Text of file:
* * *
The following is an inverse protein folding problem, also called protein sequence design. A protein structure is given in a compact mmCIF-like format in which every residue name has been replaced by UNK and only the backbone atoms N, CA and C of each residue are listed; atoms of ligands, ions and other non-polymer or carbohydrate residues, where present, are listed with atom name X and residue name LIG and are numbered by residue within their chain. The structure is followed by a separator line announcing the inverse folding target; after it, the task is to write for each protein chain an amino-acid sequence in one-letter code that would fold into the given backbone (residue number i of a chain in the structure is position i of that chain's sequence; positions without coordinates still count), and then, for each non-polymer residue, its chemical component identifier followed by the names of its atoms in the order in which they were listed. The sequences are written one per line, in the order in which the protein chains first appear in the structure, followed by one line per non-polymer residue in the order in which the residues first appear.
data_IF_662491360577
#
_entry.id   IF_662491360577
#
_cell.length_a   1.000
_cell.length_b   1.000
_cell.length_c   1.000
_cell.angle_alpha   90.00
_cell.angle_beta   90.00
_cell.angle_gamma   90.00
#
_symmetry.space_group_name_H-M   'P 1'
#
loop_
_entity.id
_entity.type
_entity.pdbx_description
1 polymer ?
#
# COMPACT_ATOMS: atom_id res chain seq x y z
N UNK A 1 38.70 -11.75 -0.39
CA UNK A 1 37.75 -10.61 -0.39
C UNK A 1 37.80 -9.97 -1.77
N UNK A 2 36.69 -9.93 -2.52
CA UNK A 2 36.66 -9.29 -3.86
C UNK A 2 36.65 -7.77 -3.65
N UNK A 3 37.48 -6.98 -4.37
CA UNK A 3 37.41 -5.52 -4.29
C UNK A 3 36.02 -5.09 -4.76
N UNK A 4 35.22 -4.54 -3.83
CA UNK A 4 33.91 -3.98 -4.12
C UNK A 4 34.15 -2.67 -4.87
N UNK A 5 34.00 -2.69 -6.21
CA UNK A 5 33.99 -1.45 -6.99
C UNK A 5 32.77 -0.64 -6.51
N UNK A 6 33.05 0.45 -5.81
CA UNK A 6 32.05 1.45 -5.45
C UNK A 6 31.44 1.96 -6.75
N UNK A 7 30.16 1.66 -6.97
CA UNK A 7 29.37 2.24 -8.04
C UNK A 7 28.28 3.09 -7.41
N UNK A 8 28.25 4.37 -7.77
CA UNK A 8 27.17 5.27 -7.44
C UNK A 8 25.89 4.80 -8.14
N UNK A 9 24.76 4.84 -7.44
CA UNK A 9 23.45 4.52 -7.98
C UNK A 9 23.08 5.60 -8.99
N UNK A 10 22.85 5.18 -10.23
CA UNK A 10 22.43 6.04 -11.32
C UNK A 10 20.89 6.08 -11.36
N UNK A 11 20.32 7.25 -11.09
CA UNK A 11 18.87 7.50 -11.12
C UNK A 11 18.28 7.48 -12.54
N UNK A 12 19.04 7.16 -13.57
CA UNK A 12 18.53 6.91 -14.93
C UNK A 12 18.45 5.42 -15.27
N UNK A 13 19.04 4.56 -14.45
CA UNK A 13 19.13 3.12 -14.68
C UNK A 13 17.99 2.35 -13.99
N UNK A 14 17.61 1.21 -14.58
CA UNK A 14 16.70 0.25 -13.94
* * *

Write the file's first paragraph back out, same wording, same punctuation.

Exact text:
The following is an inverse protein folding problem, also called protein sequence design. A protein structure is given in a compact mmCIF-like format in which every residue name has been replaced by UNK and only the backbone atoms N, CA and C of each residue are listed; atoms of ligands, ions and other non-polymer or carbohydrate residues, where present, are listed with atom name X and residue name LIG and are numbered by residue within their chain. The structure is followed by a separator line announcing the inverse folding target; after it, the task is to write for each protein chain an amino-acid sequence in one-letter code that would fold into the given backbone (residue number i of a chain in the structure is position i of that chain's sequence; positions without coordinates still count), and then, for each non-polymer residue, its chemical component identifier followed by the names of its atoms in the order in which they were listed. The sequences are written one per line, in the order in which the protein chains first appear in the structure, followed by one line per non-polymer residue in the order in which the residues first appear.